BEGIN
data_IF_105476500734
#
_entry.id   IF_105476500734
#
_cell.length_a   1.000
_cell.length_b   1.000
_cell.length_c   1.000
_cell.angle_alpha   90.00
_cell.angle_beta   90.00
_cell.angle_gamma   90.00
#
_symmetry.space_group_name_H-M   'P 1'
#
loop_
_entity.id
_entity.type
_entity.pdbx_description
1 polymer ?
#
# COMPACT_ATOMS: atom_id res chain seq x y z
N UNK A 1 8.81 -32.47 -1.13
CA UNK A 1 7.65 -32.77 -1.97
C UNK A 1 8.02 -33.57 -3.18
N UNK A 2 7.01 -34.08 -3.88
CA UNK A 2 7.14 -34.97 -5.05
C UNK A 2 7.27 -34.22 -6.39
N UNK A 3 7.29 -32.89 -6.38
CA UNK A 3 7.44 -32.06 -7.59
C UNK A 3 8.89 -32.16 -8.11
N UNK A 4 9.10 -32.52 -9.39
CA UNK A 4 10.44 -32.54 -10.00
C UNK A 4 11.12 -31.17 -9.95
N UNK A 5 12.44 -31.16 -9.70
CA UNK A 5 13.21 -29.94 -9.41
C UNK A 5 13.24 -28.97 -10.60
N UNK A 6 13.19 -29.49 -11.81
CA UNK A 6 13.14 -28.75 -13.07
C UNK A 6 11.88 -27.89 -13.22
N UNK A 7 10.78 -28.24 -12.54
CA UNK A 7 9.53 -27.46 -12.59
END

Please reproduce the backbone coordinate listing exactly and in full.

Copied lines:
data_IF_105476500734
#
_entry.id   IF_105476500734
#
_cell.length_a   1.000
_cell.length_b   1.000
_cell.length_c   1.000
_cell.angle_alpha   90.00
_cell.angle_beta   90.00
_cell.angle_gamma   90.00
#
_symmetry.space_group_name_H-M   'P 1'
#
loop_
_entity.id
_entity.type
_entity.pdbx_description
1 polymer ?
#
# COMPACT_ATOMS: atom_id res chain seq x y z
N UNK A 1 8.81 -32.47 -1.13
CA UNK A 1 7.65 -32.77 -1.97
C UNK A 1 8.02 -33.57 -3.18
N UNK A 2 7.01 -34.08 -3.88
CA UNK A 2 7.14 -34.97 -5.05
C UNK A 2 7.27 -34.22 -6.39
N UNK A 3 7.29 -32.89 -6.38
CA UNK A 3 7.44 -32.06 -7.59
C UNK A 3 8.89 -32.16 -8.11
N UNK A 4 9.10 -32.52 -9.39
CA UNK A 4 10.44 -32.54 -10.00
C UNK A 4 11.12 -31.17 -9.95
N UNK A 5 12.44 -31.16 -9.70
CA UNK A 5 13.21 -29.94 -9.41
C UNK A 5 13.24 -28.97 -10.60
N UNK A 6 13.19 -29.49 -11.81
CA UNK A 6 13.14 -28.75 -13.07
C UNK A 6 11.88 -27.89 -13.22
N UNK A 7 10.78 -28.24 -12.54
CA UNK A 7 9.53 -27.46 -12.59